The Data Source dimension is an especially interesting dimension in FCCS. Personally, when I build PBCS applications, I often times will include a dimension for data sources when there are many sources of data. This data source dimension is much like what I would build…except different. There are members you would expect to see for actual sources of data and then there are system members for data generated by the system like intercompany eliminations and journal entries. As we will find in a future blog post about rounding in FCCS, you will see that this dimension is much more powerful than it appears.


If you are coming from the HFM world, you can look at the Consolidation dimension as serving some of the purpose served by the Value dimension. Here you will find members like Entity Total and Parent Total that should ring a bell. You will also find the likes of eliminations and contributions. This dimension is also heavily leveraged when you enable Ownership Management.


The entity dimension is one of the most interesting, complex, and honestly obfuscated dimensions in FCCS. This is again much like an Entity dimension in the PBCS world. You can set things like currency and have multiple hierarchies. But, it also controls things like consolidation. We’ll cover this one extensively later, but know that this dimension is stored, not dynamic. Also know that this dimension has data living at the upper levels that are no simple aggregations. Very…interesting.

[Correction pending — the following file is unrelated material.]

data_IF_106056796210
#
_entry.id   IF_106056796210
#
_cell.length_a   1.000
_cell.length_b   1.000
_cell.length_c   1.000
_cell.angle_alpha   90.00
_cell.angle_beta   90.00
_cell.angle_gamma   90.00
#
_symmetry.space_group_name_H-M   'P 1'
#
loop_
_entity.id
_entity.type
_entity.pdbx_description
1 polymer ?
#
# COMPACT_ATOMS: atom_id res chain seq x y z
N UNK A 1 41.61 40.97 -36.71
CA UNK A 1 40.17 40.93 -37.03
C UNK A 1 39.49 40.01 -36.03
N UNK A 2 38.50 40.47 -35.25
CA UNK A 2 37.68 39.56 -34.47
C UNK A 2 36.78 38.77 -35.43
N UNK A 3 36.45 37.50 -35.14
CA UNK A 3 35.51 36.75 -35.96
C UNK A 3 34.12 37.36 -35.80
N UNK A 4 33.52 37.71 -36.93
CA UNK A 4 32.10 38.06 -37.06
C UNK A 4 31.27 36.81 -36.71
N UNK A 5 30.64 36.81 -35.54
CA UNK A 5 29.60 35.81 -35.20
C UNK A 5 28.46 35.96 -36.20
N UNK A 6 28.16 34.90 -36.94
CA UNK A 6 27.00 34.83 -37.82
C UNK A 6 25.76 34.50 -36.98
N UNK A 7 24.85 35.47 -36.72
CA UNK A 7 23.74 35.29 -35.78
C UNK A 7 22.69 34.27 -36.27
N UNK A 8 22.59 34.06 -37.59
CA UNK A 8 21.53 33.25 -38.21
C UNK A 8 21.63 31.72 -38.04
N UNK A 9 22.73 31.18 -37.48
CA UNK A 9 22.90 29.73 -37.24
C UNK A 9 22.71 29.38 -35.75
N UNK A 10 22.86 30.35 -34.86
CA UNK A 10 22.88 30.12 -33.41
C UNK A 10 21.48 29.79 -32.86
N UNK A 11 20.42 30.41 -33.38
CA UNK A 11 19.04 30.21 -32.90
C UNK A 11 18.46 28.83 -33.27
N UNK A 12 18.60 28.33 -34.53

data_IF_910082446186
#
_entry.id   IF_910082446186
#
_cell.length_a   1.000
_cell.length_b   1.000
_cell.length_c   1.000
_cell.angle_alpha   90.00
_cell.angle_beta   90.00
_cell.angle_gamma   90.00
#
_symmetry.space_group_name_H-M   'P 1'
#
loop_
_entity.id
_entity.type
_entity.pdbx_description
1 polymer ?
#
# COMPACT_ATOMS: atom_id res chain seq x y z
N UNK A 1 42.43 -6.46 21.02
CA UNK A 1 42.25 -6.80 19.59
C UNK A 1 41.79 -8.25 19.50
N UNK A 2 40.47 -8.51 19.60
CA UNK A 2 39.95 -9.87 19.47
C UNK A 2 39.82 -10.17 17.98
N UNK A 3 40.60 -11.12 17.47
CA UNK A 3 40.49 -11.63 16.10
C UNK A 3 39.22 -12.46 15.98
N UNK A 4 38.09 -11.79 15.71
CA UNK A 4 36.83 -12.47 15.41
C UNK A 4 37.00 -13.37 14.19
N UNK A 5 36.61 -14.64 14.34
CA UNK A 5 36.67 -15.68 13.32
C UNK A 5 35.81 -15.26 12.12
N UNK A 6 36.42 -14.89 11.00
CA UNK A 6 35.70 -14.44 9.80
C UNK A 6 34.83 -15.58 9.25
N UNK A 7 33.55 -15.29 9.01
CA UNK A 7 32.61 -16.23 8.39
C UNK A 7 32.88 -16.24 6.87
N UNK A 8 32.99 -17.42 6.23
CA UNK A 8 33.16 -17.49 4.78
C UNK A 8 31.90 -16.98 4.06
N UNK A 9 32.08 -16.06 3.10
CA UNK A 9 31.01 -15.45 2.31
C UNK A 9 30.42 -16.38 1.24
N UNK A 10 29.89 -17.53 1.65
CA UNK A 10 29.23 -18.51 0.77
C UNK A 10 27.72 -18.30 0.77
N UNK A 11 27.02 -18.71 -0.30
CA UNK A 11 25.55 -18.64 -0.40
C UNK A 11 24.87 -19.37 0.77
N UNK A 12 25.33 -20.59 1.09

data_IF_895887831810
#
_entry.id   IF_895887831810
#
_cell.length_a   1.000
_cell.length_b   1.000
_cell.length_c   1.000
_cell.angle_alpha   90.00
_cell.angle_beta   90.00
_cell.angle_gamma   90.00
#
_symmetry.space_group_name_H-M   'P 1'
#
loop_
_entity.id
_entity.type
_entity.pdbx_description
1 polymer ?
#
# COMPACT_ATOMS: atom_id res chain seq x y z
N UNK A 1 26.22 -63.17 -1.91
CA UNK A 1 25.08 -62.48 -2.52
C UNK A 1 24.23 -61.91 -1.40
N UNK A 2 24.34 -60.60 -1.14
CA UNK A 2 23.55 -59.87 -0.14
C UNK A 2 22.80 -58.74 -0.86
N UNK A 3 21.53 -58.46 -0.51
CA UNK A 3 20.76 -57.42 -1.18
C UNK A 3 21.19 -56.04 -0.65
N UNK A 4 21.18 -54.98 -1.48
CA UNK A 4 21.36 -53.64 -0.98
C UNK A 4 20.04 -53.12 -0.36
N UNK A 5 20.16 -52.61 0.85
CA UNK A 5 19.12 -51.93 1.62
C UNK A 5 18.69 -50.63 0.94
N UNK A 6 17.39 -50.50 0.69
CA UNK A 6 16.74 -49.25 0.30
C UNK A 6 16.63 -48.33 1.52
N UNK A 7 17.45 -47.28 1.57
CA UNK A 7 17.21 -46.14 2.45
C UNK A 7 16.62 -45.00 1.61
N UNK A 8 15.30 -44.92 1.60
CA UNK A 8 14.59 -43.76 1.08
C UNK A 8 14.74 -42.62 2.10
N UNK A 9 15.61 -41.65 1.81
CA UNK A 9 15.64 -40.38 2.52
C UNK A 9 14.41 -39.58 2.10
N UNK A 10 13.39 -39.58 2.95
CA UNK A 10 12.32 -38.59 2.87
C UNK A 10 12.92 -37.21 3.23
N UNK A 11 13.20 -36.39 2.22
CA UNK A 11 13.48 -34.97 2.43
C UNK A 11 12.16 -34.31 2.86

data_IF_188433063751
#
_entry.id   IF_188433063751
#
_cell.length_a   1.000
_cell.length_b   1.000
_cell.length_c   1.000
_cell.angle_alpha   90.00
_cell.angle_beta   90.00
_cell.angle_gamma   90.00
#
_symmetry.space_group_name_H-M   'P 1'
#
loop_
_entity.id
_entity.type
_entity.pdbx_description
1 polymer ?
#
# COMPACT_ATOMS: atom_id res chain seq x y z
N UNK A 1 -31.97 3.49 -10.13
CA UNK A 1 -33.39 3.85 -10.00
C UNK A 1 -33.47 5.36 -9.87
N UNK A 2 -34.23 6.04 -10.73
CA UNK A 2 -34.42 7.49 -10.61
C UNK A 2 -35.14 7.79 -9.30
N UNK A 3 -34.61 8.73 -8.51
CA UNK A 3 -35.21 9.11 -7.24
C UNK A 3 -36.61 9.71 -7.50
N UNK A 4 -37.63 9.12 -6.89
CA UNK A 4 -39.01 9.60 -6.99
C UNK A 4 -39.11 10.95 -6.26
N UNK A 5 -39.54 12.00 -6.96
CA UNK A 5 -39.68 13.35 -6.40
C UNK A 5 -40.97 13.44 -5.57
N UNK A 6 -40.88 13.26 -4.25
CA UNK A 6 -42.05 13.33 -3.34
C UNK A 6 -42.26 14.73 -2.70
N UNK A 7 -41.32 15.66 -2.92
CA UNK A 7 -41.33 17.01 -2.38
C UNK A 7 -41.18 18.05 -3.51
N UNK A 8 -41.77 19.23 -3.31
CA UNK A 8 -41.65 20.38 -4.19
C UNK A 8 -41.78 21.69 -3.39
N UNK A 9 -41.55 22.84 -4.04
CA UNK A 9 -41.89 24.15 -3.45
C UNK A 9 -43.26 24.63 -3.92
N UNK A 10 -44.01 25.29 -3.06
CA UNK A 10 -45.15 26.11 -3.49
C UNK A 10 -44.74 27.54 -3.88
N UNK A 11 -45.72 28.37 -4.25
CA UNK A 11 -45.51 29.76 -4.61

The Movement dimension is another largely stored dimension in FCCS that we will cover in more detail. In general, the goal of the Movement dimension is to track the movement of accounts like opening balance, closing balance, and activity. This dimension highly important to any company hoping to build a cash flow in FCCS.


The Scenario dimension in FCCS is probably the most similar to what you will find in a PBCS application. It has start and end periods and years. You start with Actual and can add scenarios as you go.


The Years dimension in FCCS, much like Scenario, is basically the same dimension you find in a PBCS application. It is even the only plural-named dimension due to the same ancient bug requiring the name of the dimension to be Years and not Year. You specify a range of years when you create the application and you can add years as you go.


The View dimension helps to explain why we don’t really need DTS in FCCS. For those familiar with HFM, you should recognize the View dimension. It comes with four members: Periodic, YTD, QTD, and HYTD. Basically the only thing you can change about this dimension is basic member properties and aliases. This makes a lot of sense, as data is translated by the system back and forth as necessary.


The Intercompany dimension is an optional dimension in FCCS that is created when you enable intercompany functionality. This dimension comes with three members: FCCS_Intercompany Top, FCCS_No Intercompany, and FCCS_Intercompany Entities. Under FCCS_Intercompany Entities, FCCS automatically creates ICP entities that have been flagged for intercompany.


The Currency dimension is another option dimension in FCCS that is again created when you enable multi-currency functionality. You can create members for each necessary currency and then assign those currencies to entities.


The Multi-GAAP dimension in FCCS is by far the most unique to FCCS. This dimension takes the place of a potential custom dimension and provides your FCCS application the ability to report financial statements in GAAP and IFRS. The allows you to basically track adjustments to each separately either through manual or automatic adjustments.


In the next part of the series, we will start to dive into each individual dimension must deeper. The Account dimension is up next…